Shinnecock Hills Golf Club arguably is the greatest major-championship test in American golf.
There’s certainly room for debate on that point. Some might cite the relentlessness of Oakmont, the demands that Pinehurst No. 2 places on the iron and short games, the grandeur of Pebble Beach or the thrills of Augusta National.
Certainly, though, Shinnecock Hills represents a wise return to the U.S. Golf Association’s roots after modern missteps two of the past three years at Chambers Bay and Erin Hills. This will be the fifth U.S. Open decided at Shinnecock Hills, which was founded in 1891 and is one of the USGA’s five founding member clubs.
Shinnecock Hills has stood the test of time through various iterations. The current design dates to 1931 and is credited to William S. Flynn and Howard C. Toomey. At No. 3 on Golfweek’s Best Classic Courses list, it trails only Pine Valley and Cypress Point, and is the nation’s highest-ranked major championship venue.
It has everything one would want in deciding a national champion: length, penal rough, demanding second shots, and slick, inscrutable greens that challenge all facets of the short game.
To get a better feel for the test players will face at the U.S. Open, we asked Golfweek course raters who have played Shinnecock Hills over the past two years to share their observations on the course. Here’s what they had to say:
Two things everyone wants out of a U.S. Open golf course are for it to be long and difficult. At 7,445 yards, Shinnecock Hills will deliver a formidable challenge.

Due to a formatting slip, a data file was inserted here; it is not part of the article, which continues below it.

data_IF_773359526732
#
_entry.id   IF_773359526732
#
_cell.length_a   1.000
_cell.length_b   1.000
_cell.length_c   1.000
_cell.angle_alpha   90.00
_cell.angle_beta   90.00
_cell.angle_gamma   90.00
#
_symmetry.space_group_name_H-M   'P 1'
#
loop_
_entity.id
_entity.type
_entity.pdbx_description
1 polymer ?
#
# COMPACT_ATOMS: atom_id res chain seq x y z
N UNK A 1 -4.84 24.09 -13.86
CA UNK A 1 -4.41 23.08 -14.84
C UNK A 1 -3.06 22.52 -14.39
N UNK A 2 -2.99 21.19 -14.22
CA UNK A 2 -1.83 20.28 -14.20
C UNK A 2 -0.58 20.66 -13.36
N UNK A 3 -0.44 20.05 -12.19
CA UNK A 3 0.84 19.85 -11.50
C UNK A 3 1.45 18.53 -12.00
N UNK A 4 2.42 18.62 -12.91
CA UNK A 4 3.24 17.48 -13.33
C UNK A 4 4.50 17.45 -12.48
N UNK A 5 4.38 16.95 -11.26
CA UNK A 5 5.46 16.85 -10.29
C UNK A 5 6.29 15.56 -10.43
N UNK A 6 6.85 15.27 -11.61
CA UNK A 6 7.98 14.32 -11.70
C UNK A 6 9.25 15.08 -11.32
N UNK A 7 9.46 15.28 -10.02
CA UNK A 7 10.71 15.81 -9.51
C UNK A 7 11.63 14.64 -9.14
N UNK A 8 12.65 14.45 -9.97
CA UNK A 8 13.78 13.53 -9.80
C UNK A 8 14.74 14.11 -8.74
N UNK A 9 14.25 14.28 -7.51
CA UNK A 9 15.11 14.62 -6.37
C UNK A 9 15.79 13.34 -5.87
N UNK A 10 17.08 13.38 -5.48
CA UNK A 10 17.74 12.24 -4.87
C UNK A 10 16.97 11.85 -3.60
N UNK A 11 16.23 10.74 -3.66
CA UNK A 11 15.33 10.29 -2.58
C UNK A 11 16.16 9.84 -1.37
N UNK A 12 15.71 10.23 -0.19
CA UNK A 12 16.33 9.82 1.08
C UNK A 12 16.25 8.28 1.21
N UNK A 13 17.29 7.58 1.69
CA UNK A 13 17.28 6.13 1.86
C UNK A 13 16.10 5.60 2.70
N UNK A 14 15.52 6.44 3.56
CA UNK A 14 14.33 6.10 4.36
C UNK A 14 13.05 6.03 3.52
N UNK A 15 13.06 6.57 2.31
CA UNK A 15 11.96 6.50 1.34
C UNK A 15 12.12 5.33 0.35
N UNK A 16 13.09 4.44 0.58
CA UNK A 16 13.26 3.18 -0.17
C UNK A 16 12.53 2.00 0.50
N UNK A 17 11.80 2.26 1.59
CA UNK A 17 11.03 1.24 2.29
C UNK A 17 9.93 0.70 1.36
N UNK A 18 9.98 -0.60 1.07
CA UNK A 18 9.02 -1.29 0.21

The first design feature that makes Shinnecock so special is the position you must put yourself in from the tee to have the best angle into the green. Playing from the rough and fescue almost guarantee a one-shot penalty. Some of the par 4s are so long that coming in on the wrong line makes holding the green almost impossible. The second distinguishing feature of Shinnecock is the fact that you are going to have to shape shots opposite of your stance (for example, hitting a fade from a hook lie and
vice versa), into greens that will only hold the correctly shaped shot.
Having played Shinnecock several times, the most memorable aspect comes after you miss greens on the short side. The greens are broken into areas that reject shots when coming in from awkward angles. The false fronts and run-offs make controlling the spin on your golf ball paramount. …
I don’t think Shinnecock Hills lacks anything. The only thing that comes to mind is the sixth hole that was redesigned by Bill Coore and Ben Crenshaw. All along the right side, up to the water hazard, are native grass and sand that look like a Pinehurst No. 2 hole. This does not follow the look of the rest of the golf course.
– Patrick Conroy, Newtown Square, Pa.
It’s been a year since I played Shinnecock, spring 2017. At that time the greens were heavily top-dressed and the fear factor of hitting approaches into the lightning-fast greens was largely absent. The long grasses had yet to fill in for the season, so my impression was of a relatively wide-open course of great majesty.
The elevation changes are perfectly engineered from tee to fairway and fairway to green, adding just the right amount of consternation when calculating distance and where to place your shots to take maximum advantage of the risk-reward opportunities on each hole, especially with the swirling breezes I experienced that day. …
Vistas throughout are inspiring, and I especially liked “feeling” the routing in addition to seeing it. It’s hard to explain, but the holes unfolded so easily, as if they were almost inevitable, for lack of a better term.
– Marvin Weishaus, Demarest, N.J.
I found Shinnecock to be a classic! Every hole was right in front of you with no gimmicks. It’s the St. Andrews of the United States. Hole 11 was most memorable as a short but challenging par 3. The vistas from the course and clubhouse are unsurpassed.